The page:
Ramsgate soldier’s tale of life as a PoW

Private A H Atkins, 2nd Battalion, Royal Munster Fusiliers was interviewed by the Thanet Advertiser and Echo in January 1919, having returned home after four years in captivity.
The German Prisoner of War camps or Kriegsgefangenenlager during World War I were run by the 25 Army Corps Districts into which Germany was divided. There were four different types of camp as follows:-
• Mannschaftslager for private soldiers and NCOs, such as Sennelager
• Offizierslager for commissioned officers.
• Internierungslager for civilians of enemy states, such as Ruhleben
• Lazarett, military hospital for POWs.

Private Atkins was one of the “Old Contemptibles” who went out to France soon after the outbreak of hostilities in August 1914. He was part of a group of men waiting in the dark who suddenly realised that they were surrounded by Germans. Pte Atkins and his comrades fired some shots at the Germans but then received the message that if another bullet was fired all the English soldiers would be shot. They were compelled to surrender and ordered to remove their packs. They were then marched between long lines of Germans often being kicked as they marched.They were locked into a brewery cellar overnight. For breakfast they were given a little soup. They were very hungry but all they received that day was a little black coffee and later a little soup.
On the third day Pte Atkins was told to go and fetch water from a nearby house. The French family fed him what they could so he felt stronger. After eleven days the wounded were placed in wagons and the party had to march for ten kilometres. A French women tried to give the British soldiers a loaf of bread but the sentries hit the soliders on their backs with a rifle. Later they were herded into trucks to begin the long train journey eastwards into Germany.
At 6am on September 11th the party arrived at Sennelager camp near Paderborn, where they were detrained. Pte Atkins might be one of the prisoners in the above photograph taken at Sennelager in 1914. After being subjected to much abuse from the German troops they were marched through the barracks to a large marquee, the wounded being taken to hospital. Many prisoners had arrived before them, both French and English soldiers. After a meal of barley soup they were marched away to an interment camp containing about 3,000 men. After being given a blanket and a drink of black coffee Pte Atkins was sent to the only tent in the camp, but this joy did not last long as it rained hard that night and the rain poured into the tent, which the men nicknamed the “cabbage strainer”. Everyone was wet through but no one dared strike a match because the sentries had orders to fire upon them if a light was shown.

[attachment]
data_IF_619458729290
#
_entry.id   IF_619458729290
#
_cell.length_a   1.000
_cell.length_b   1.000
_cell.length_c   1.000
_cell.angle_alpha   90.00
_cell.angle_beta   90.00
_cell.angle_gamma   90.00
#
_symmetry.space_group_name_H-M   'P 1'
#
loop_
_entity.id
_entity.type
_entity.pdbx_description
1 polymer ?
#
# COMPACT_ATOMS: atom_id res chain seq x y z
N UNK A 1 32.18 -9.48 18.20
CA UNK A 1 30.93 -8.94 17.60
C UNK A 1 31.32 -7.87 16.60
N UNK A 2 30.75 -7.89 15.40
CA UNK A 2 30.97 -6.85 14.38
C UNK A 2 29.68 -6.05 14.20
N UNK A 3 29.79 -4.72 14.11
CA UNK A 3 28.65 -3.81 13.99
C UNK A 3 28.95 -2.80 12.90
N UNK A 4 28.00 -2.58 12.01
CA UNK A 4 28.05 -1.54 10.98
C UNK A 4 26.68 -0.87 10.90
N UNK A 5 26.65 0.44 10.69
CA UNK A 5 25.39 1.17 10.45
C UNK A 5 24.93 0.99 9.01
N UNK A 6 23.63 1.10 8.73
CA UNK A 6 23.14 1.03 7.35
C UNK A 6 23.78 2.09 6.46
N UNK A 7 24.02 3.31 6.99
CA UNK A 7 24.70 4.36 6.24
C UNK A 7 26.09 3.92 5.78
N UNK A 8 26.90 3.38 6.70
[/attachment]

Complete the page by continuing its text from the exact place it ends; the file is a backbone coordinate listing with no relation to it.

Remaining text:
After cleaning up the camp the following day they were given some straw to lie on and a piece of sausage to eat. Two days later they were taken out by sentries to dig roots for the camp.At the least sign of slackness the men felt the butt end of a sentry’s rifle on their backs. Upon their return Pte Atkins managed to have a wash but as no soap or towel was available he dried himself on his shirt and lay in the sun to dry out.
In the camp he met Pte Haggis RAMC from Ramsgate ( his story will be told in a later article)  and later Pte Crickett whose parents lived in Margate. The men were suffering horribly from their verminous surroundings where it was impossible to keep clean or decent. The men were gradually getting thin, ill and weak and one poor fellow died of starvation.

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